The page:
Bactericidal Disruption of Magnesium Metallostasis in Mycobacterium tuberculosis Is Counteracted by Mutations in the Metal Ion Transporter CorA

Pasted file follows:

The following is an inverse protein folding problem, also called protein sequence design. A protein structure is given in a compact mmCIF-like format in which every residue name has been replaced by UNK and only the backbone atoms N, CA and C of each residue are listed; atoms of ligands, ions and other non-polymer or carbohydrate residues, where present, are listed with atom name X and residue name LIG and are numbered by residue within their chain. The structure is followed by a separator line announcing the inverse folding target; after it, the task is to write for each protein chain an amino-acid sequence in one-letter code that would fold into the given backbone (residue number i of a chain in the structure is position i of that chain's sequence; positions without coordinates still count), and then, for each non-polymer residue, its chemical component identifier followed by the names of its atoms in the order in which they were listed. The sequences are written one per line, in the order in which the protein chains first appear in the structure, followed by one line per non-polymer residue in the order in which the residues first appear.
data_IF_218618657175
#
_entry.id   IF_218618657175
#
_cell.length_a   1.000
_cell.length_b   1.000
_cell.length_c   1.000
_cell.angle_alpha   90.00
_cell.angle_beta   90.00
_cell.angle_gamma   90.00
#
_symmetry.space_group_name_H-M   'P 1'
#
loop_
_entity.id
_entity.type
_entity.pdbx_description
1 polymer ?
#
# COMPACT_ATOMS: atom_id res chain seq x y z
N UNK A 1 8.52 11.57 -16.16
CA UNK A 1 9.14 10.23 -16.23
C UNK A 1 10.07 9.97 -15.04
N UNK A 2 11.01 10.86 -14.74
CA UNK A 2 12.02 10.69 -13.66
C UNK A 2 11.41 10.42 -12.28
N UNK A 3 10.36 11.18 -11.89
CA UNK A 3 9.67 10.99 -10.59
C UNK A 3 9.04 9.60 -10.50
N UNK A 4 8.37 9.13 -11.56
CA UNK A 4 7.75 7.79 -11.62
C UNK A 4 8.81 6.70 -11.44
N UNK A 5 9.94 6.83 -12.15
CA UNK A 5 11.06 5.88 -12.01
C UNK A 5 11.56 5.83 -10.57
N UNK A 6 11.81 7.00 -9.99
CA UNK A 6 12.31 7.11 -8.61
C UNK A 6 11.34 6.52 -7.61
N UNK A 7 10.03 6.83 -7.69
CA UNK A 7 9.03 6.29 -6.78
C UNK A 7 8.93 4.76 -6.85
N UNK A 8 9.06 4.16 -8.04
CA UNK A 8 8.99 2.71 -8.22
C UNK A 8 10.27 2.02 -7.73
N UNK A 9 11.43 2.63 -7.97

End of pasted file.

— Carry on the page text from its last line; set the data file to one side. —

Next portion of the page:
Copyright © 2019 Lopez Quezada et al. A defining characteristic of treating tuberculosis is the need for prolonged administration of multiple drugs. This may be due in part to subpopulations of slowly replicating or nonreplicating Mycobacterium tuberculosis bacilli exhibiting phenotypic tolerance to most antibiotics in the standard treatment regimen. Confounding this problem is the increasing incidence of heritable multidrug-resistant M. tuberculosis A search for new antimycobacterial chemical scaffolds that can kill phenotypically drug-tolerant mycobacteria uncovered tricyclic 4-hydroxyquinolines and a barbituric acid derivative with mycobactericidal activity against both replicating and nonreplicating M. tuberculosis Both families of compounds depleted M. tuberculosis of intrabacterial magnesium. Complete or partial resistance to both chemotypes arose from mutations in the putative mycobacterial Mg2+/Co2+ ion channel, CorA. Excess extracellular Mg2+, but not other divalent cations, diminished the compounds' cidality against replicating M. tuberculosis These findings establish depletion of intrabacterial magnesium as an antimicrobial mechanism of action and show that M. tuberculosis magnesium homeostasis is vulnerable to disruption by structurally diverse, nonchelating, drug-like compounds.IMPORTANCE Antimycobacterial agents might shorten the course of treatment by reducing the number of phenotypically tolerant bacteria if they could kill M. tuberculosis in diverse metabolic states. Here we report two chemically disparate classes of agents that kill M. tuberculosis both when it is replicating and when it is not. Under replicating conditions, the tricyclic 4-hydroxyquinolines and a barbituric acid analogue deplete intrabacterial magnesium as a mechanism of action, and for both compounds, mutations in CorA, a putative Mg2+/Co2+ transporter, conferred resistance to the compounds when M. tuberculosis was under replicating conditions but not under nonreplicating conditions, illustrating that a given compound can kill M. tuberculosis in different metabolic states by disparate mechanisms. Targeting magnesium metallostasis represents a previously undescribed antimycobacterial mode of action that might cripple M. tuberculosis in a Mg2+-deficient intraphagosomal environment of macrophages.
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